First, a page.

In a further effort to interest you in buying the graphic novel collection of the original comic, there is a Digital Comic Excerpt From Superman: Brainiac. I don’t find that these excerpts work all that well on a television, or provide very much story, but it does it’s job, I suppose.


As far as Trailers go, we have Man Of Steel and Lego Batman The Movie, which show before the main menu; and from the menu we can also see a spot for The Hobbit. This same section also offers ads for the DCU Application, more DC cartoons, the Before Watchman comics, and the Injustice video game. Much more interesting is the Sneak Peek At Justice League: The Flashpoint Paradox (10:39), the next DC animated movie. As usual, we see only some storyboards, interviews, and voice recording, but I have to admit it looks exciting. (I’ll try to disassociate the movie in my mind from the comic, which itself led to a whole other controversial topic concerning DC Comics.)


Note that the included DVD has only the items from the Trailers section.

Case Study:

The Blu-ray and DVD each occupy one side of an eco-keepcase, and an insert is present that presents you with your Ultraviolet code. The embossed slipcover is quite nice, but I can’t help but feel that Supergirl should have been on the front cover too; but, of course, “girl superheroes don’t sell.” Those marketers are sure afraid of turning off all those teenage boys who would be scared of seeing a pretty girl in a miniskirt.


Ink And Paint:

The 16:9 image is darn close to perfection. Oh, there was perhaps some minor banding if I really looked for it, but I recommend simply enjoying the show. This transfer captures well all the color, motion, and sheer spectacle in the story. Note that the screen captures are mostly taken from the DVD. The Blu-ray images are sharper.


Scratch Tracks:

Well, nice to see that Warner is sticking with lossless soundtracks for the DC Universe animated movies; but too bad I couldn’t tell if my rear speakers were working during this film. For all the impact of the action scenes, the sound design remained curiously front-based; this was somewhat disappointing, considering the scenes they had to work with. Occasionally, some sound would peep out of my rear speakers, but overall they were woefully under-utilized. That’s my only gripe, though, as the rest of the aural experience was top-notch. Dialog was very well balanced with music and sound effects, and all the action was nicely accentuated by what was happening aurally.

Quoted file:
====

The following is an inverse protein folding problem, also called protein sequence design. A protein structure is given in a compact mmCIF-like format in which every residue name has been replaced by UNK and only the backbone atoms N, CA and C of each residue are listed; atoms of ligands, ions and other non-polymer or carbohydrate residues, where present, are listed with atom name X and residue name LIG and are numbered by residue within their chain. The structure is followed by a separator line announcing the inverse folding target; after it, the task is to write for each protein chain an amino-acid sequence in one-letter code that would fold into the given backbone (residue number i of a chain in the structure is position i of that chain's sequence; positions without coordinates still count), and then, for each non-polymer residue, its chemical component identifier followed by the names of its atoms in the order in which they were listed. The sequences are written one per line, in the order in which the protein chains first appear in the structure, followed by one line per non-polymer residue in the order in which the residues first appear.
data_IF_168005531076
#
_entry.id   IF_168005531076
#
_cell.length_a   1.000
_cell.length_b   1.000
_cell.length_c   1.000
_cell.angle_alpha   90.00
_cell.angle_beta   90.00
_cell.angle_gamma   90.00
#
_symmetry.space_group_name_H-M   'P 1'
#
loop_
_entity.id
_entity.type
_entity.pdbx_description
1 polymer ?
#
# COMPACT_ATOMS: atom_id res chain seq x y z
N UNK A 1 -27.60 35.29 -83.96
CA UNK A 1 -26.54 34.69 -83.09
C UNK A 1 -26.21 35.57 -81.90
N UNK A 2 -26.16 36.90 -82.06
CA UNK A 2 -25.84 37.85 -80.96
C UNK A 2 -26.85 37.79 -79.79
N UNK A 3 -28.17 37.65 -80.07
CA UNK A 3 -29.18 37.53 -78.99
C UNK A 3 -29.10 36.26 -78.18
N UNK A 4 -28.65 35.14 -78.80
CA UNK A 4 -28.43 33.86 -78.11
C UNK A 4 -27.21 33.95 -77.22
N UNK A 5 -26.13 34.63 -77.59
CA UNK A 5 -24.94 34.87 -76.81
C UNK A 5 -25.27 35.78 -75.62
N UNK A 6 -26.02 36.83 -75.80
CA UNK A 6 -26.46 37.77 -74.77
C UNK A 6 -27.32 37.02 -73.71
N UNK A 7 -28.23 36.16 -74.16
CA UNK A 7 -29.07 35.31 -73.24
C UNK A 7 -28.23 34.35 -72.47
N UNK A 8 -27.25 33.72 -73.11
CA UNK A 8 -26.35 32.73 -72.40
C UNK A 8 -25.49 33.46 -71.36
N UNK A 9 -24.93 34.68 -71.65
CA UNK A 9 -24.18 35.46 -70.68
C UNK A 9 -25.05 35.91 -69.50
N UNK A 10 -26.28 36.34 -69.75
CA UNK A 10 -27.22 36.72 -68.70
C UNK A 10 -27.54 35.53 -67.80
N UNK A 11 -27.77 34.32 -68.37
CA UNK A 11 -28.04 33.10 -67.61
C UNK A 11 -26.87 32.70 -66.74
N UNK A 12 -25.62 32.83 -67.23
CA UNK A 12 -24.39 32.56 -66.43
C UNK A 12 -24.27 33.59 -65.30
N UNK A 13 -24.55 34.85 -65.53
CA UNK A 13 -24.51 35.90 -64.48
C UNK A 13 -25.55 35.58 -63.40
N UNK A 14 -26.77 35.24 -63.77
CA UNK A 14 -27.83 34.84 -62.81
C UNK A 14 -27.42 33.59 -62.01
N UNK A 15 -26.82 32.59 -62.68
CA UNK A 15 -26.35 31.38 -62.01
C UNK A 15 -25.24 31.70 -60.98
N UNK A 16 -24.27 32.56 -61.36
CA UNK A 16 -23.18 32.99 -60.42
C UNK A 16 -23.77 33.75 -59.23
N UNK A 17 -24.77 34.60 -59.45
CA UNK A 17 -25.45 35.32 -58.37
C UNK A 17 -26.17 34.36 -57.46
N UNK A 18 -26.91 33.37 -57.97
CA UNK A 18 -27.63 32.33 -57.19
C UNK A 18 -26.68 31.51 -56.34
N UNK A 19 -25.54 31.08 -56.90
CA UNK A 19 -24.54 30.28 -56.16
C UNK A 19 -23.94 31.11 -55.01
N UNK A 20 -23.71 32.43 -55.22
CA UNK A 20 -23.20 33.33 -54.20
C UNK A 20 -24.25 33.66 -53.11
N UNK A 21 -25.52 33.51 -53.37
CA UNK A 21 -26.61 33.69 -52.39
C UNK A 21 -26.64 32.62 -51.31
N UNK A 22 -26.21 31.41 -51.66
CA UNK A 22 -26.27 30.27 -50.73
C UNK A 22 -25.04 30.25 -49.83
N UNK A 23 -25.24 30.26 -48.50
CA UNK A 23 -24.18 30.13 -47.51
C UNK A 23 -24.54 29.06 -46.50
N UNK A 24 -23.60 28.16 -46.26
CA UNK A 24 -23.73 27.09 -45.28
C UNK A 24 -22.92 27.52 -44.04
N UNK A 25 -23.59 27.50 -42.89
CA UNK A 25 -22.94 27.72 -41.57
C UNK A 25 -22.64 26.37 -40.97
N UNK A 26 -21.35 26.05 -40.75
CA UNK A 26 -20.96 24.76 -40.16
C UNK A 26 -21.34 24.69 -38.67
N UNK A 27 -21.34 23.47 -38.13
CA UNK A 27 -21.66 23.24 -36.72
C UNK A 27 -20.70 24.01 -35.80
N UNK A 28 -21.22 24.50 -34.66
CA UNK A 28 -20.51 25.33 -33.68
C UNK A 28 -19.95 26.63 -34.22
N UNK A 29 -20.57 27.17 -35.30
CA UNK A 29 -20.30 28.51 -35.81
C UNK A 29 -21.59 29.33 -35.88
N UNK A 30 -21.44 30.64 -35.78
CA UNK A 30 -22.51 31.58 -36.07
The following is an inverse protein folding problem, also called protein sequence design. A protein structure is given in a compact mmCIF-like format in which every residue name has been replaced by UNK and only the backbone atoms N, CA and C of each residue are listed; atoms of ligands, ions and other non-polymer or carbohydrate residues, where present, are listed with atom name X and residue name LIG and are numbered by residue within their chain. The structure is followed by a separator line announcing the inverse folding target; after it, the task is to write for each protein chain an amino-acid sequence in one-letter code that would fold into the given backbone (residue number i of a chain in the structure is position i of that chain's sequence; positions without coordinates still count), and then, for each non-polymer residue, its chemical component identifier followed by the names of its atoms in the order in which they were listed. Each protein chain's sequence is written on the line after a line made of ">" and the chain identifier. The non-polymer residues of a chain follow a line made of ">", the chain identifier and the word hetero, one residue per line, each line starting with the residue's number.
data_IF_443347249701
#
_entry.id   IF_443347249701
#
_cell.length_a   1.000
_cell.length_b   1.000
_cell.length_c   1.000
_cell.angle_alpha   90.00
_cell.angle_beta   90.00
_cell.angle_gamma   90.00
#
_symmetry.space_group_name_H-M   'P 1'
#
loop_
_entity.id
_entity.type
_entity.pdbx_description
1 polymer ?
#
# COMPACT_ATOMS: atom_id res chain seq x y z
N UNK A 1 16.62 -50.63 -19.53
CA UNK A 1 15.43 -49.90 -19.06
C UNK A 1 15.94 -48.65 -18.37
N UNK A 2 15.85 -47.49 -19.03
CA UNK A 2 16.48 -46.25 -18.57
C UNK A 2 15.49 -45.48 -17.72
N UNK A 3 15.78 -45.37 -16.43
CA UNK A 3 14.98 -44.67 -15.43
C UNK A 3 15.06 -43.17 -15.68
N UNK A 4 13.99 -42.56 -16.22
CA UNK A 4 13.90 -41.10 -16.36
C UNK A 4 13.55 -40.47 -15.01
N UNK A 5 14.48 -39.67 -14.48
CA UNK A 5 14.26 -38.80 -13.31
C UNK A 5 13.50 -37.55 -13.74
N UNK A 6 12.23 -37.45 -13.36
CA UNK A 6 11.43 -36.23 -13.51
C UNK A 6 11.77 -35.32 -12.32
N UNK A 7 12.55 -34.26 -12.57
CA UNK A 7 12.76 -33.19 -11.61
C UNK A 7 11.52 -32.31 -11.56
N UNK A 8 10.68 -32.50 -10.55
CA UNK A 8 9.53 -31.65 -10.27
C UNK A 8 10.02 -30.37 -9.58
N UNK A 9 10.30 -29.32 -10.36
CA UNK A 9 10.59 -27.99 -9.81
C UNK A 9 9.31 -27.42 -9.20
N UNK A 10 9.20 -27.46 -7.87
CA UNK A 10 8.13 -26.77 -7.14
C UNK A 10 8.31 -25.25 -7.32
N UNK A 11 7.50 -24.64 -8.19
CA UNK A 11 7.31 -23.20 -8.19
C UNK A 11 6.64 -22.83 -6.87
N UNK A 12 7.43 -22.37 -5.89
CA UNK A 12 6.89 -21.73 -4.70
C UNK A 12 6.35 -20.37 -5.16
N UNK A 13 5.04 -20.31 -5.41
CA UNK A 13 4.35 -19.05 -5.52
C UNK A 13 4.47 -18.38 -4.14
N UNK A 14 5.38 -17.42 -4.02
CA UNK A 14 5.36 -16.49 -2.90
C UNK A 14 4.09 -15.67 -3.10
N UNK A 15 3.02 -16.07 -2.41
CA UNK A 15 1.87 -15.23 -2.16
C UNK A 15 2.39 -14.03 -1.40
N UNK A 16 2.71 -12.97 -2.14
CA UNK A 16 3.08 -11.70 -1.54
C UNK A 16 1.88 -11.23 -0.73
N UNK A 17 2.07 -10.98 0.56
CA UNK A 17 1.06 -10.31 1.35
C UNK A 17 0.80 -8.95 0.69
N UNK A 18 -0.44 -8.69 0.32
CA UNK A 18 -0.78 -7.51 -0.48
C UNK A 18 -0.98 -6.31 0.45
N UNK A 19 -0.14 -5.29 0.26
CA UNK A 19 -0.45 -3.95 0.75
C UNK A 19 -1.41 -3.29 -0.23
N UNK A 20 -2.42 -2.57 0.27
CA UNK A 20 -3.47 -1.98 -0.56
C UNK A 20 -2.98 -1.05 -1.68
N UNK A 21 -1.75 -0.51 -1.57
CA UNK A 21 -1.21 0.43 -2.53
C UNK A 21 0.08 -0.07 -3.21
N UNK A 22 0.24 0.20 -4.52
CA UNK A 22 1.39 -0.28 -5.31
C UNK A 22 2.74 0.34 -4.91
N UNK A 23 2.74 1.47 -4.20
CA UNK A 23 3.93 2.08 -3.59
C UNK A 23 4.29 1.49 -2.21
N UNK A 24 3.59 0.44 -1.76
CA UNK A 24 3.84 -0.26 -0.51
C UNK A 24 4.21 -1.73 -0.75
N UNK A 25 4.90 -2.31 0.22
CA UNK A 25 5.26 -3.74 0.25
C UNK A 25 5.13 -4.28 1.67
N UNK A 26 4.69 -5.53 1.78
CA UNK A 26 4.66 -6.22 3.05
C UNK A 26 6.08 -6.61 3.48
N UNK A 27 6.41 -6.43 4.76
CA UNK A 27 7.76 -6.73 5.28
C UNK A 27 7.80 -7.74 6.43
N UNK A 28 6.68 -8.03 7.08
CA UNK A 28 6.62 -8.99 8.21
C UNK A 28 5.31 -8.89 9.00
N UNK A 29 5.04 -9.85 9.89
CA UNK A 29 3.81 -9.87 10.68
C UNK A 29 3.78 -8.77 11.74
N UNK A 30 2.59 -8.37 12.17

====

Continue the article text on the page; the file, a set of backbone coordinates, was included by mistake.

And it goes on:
Aside from the English track, there are also Dolby Digital tracks in French and both Castilian and Latino Spanish. Subtitles are also available in all four languages.

The DVD in this set actually adds more options, including Portuguese and Thai audio tracks (but only one of the Spanish tracks); and additional subtitles for Chinese, Korean, Portuguese, and Thai.

Final Cut:

I found this to be a successful adaptation of what was a pretty good comic. In fact, it may even improve on it by offering more of a Clark and Lois story, on top of a co-starring role for Supergirl in an impressive slugfest with a powerful foe. The PG-13 rating comes from the obvious violence, but also an unnecessary rude gesture being shown coming from Lois, which will nonetheless get a few laughs I’m sure. Aside from a satisfying story, the disc also includes very good video, decent audio, and some worthwhile bonus material. If you are a Superman fan or just like to pick up the better DC animated movies, this one can be considered a winner.

Animated Classic or Back To The Drawing Board?